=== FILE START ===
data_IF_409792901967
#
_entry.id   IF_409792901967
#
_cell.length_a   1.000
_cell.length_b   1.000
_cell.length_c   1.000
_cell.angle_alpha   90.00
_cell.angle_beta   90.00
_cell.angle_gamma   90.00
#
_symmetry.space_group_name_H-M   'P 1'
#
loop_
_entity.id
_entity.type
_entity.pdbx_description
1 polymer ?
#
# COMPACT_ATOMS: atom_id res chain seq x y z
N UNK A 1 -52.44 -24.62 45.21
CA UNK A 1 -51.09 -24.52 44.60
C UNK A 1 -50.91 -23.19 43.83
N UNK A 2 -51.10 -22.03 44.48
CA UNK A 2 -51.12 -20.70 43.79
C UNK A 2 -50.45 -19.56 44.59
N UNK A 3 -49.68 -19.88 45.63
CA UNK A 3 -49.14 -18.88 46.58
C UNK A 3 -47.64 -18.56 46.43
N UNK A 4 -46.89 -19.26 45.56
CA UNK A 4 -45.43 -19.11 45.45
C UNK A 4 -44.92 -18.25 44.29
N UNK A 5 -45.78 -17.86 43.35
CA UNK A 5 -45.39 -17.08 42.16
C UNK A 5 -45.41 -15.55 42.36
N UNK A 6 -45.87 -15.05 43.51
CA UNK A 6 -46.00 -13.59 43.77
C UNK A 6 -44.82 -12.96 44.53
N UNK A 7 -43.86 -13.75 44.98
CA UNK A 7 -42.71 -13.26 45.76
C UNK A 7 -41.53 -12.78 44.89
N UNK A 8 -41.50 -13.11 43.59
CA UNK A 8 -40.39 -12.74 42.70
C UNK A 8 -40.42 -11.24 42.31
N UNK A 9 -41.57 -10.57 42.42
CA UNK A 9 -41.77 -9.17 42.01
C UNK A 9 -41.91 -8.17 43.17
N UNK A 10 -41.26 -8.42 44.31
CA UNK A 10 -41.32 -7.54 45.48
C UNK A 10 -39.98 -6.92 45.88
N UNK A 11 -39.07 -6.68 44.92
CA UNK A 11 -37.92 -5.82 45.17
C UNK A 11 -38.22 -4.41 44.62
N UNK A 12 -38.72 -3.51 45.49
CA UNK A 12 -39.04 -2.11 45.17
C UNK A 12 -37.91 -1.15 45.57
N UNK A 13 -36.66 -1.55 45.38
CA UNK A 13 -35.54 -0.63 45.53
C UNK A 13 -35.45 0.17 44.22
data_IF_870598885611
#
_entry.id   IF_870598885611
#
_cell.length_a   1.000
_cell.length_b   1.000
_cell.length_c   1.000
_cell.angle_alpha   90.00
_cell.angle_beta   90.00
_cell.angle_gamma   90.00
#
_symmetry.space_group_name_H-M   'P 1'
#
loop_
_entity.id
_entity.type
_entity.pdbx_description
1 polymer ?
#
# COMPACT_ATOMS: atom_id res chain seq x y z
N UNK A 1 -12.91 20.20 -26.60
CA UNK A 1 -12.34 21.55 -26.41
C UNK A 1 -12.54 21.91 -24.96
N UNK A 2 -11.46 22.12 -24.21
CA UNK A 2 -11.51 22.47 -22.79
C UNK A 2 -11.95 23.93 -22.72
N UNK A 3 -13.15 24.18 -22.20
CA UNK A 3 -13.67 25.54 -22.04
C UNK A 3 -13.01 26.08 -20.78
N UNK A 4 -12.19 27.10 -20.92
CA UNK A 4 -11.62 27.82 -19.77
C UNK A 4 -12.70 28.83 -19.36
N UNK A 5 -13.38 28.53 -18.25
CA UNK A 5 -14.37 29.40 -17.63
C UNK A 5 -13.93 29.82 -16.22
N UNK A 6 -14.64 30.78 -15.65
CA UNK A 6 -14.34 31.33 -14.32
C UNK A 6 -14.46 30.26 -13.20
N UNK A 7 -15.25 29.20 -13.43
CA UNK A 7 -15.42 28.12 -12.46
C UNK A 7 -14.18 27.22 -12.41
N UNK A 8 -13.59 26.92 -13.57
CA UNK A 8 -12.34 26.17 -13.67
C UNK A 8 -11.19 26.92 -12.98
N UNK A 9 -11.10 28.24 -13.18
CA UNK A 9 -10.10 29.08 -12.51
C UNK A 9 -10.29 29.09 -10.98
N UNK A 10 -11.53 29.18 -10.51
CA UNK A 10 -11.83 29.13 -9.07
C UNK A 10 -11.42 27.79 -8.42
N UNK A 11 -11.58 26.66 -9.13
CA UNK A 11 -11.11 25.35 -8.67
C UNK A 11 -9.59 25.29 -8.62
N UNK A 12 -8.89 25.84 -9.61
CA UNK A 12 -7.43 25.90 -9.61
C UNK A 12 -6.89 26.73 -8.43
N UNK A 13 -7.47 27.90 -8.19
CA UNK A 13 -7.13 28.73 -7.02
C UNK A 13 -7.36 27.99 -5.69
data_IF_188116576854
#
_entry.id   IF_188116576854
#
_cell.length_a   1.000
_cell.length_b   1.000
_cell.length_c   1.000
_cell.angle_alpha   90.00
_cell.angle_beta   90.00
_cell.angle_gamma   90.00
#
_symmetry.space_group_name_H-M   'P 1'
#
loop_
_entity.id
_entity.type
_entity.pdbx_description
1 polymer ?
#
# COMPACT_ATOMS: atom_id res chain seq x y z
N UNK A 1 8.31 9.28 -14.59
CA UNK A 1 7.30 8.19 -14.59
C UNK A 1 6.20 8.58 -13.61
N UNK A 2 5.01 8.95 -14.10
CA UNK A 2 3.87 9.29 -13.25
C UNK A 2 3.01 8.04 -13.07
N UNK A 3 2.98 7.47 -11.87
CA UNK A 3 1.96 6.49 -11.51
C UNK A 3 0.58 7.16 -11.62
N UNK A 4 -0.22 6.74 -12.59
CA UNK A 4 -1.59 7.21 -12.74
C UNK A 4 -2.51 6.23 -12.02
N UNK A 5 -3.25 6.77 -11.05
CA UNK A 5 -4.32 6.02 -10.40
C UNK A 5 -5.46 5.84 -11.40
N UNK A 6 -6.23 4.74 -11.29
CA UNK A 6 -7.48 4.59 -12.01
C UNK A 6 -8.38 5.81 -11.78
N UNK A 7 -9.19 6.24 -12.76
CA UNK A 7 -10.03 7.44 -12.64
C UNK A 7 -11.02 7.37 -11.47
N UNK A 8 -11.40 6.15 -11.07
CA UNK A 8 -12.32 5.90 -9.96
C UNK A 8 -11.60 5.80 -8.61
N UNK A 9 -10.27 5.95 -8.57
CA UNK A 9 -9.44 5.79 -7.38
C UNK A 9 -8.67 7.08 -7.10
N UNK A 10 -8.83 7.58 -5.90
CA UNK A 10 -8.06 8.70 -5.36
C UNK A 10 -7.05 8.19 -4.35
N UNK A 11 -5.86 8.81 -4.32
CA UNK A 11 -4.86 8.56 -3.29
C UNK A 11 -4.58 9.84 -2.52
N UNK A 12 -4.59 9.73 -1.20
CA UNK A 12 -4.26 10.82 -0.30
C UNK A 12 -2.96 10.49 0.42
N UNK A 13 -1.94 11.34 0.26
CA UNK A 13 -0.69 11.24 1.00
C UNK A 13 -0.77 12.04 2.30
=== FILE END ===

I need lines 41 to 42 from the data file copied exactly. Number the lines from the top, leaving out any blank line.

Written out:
C UNK A 7 -41.53 -12.78 44.89
N UNK A 8 -41.50 -13.11 43.59